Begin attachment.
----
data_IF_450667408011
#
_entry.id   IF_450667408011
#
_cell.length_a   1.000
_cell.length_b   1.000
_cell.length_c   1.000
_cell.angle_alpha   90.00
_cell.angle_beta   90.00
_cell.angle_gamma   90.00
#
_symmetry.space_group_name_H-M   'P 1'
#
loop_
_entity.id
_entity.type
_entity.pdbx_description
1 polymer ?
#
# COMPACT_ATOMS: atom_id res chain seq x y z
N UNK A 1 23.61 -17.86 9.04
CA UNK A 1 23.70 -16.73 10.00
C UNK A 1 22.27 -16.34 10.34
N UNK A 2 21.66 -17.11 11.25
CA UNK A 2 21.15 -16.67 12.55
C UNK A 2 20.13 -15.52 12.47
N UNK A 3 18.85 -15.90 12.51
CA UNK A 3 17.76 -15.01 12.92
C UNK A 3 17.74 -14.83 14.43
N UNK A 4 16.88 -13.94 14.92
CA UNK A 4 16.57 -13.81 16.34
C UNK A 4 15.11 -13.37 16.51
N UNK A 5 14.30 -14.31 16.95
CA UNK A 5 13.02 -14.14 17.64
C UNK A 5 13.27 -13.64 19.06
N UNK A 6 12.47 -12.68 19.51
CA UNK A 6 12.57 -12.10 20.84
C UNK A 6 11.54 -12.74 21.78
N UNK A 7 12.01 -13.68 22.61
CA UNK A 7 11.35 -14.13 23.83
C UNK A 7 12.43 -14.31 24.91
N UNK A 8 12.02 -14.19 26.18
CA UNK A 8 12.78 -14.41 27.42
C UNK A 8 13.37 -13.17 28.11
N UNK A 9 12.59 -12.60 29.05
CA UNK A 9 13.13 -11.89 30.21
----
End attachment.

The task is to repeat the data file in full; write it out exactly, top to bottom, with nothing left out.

data_IF_450667408011
#
_entry.id   IF_450667408011
#
_cell.length_a   1.000
_cell.length_b   1.000
_cell.length_c   1.000
_cell.angle_alpha   90.00
_cell.angle_beta   90.00
_cell.angle_gamma   90.00
#
_symmetry.space_group_name_H-M   'P 1'
#
loop_
_entity.id
_entity.type
_entity.pdbx_description
1 polymer ?
#
# COMPACT_ATOMS: atom_id res chain seq x y z
N UNK A 1 23.61 -17.86 9.04
CA UNK A 1 23.70 -16.73 10.00
C UNK A 1 22.27 -16.34 10.34
N UNK A 2 21.66 -17.11 11.25
CA UNK A 2 21.15 -16.67 12.55
C UNK A 2 20.13 -15.52 12.47
N UNK A 3 18.85 -15.90 12.51
CA UNK A 3 17.76 -15.01 12.92
C UNK A 3 17.74 -14.83 14.43
N UNK A 4 16.88 -13.94 14.92
CA UNK A 4 16.57 -13.81 16.34
C UNK A 4 15.11 -13.37 16.51
N UNK A 5 14.30 -14.31 16.95
CA UNK A 5 13.02 -14.14 17.64
C UNK A 5 13.27 -13.64 19.06
N UNK A 6 12.47 -12.68 19.51
CA UNK A 6 12.57 -12.10 20.84
C UNK A 6 11.54 -12.74 21.78
N UNK A 7 12.01 -13.68 22.61
CA UNK A 7 11.35 -14.13 23.83
C UNK A 7 12.43 -14.31 24.91
N UNK A 8 12.02 -14.19 26.18
CA UNK A 8 12.78 -14.41 27.42
C UNK A 8 13.37 -13.17 28.11
N UNK A 9 12.59 -12.60 29.05
CA UNK A 9 13.13 -11.89 30.21